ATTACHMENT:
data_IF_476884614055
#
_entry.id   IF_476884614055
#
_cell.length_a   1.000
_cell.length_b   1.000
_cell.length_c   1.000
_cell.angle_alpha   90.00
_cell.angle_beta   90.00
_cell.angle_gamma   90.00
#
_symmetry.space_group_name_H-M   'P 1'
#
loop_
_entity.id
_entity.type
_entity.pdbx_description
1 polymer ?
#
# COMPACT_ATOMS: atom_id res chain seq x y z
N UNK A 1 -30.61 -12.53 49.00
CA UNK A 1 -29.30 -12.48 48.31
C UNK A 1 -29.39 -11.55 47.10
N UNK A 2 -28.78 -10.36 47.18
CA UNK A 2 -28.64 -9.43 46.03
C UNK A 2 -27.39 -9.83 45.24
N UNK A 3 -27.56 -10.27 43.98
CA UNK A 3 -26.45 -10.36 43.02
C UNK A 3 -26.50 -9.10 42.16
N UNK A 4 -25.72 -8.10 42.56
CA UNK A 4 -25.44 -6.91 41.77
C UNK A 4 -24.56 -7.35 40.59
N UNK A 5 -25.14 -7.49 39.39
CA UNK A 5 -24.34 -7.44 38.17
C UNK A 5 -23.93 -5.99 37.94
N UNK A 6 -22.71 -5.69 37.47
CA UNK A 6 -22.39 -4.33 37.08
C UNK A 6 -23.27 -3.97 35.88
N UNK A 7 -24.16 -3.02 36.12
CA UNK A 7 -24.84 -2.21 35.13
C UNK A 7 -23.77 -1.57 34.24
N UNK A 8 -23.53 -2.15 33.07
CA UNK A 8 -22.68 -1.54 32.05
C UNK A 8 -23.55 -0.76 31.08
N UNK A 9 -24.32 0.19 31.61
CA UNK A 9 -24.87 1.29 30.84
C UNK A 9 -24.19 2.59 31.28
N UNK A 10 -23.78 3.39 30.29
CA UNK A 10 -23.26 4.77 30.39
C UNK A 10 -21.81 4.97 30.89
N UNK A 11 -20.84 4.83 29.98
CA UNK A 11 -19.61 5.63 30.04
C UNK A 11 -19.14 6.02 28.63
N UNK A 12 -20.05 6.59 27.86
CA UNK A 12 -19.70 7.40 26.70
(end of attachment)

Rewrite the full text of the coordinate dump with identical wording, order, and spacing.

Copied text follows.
data_IF_476884614055
#
_entry.id   IF_476884614055
#
_cell.length_a   1.000
_cell.length_b   1.000
_cell.length_c   1.000
_cell.angle_alpha   90.00
_cell.angle_beta   90.00
_cell.angle_gamma   90.00
#
_symmetry.space_group_name_H-M   'P 1'
#
loop_
_entity.id
_entity.type
_entity.pdbx_description
1 polymer ?
#
# COMPACT_ATOMS: atom_id res chain seq x y z
N UNK A 1 -30.61 -12.53 49.00
CA UNK A 1 -29.30 -12.48 48.31
C UNK A 1 -29.39 -11.55 47.10
N UNK A 2 -28.78 -10.36 47.18
CA UNK A 2 -28.64 -9.43 46.03
C UNK A 2 -27.39 -9.83 45.24
N UNK A 3 -27.56 -10.27 43.98
CA UNK A 3 -26.45 -10.36 43.02
C UNK A 3 -26.50 -9.10 42.16
N UNK A 4 -25.72 -8.10 42.56
CA UNK A 4 -25.44 -6.91 41.77
C UNK A 4 -24.56 -7.35 40.59
N UNK A 5 -25.14 -7.49 39.39
CA UNK A 5 -24.34 -7.44 38.17
C UNK A 5 -23.93 -5.99 37.94
N UNK A 6 -22.71 -5.69 37.47
CA UNK A 6 -22.39 -4.33 37.08
C UNK A 6 -23.27 -3.97 35.88
N UNK A 7 -24.16 -3.02 36.12
CA UNK A 7 -24.84 -2.21 35.13
C UNK A 7 -23.77 -1.57 34.24
N UNK A 8 -23.53 -2.15 33.07
CA UNK A 8 -22.68 -1.54 32.05
C UNK A 8 -23.55 -0.76 31.08
N UNK A 9 -24.32 0.19 31.61
CA UNK A 9 -24.87 1.29 30.84
C UNK A 9 -24.19 2.59 31.28
N UNK A 10 -23.78 3.39 30.29
CA UNK A 10 -23.26 4.77 30.39
C UNK A 10 -21.81 4.97 30.89
N UNK A 11 -20.84 4.83 29.98
CA UNK A 11 -19.61 5.63 30.04
C UNK A 11 -19.14 6.02 28.63
N UNK A 12 -20.05 6.59 27.86
CA UNK A 12 -19.70 7.40 26.70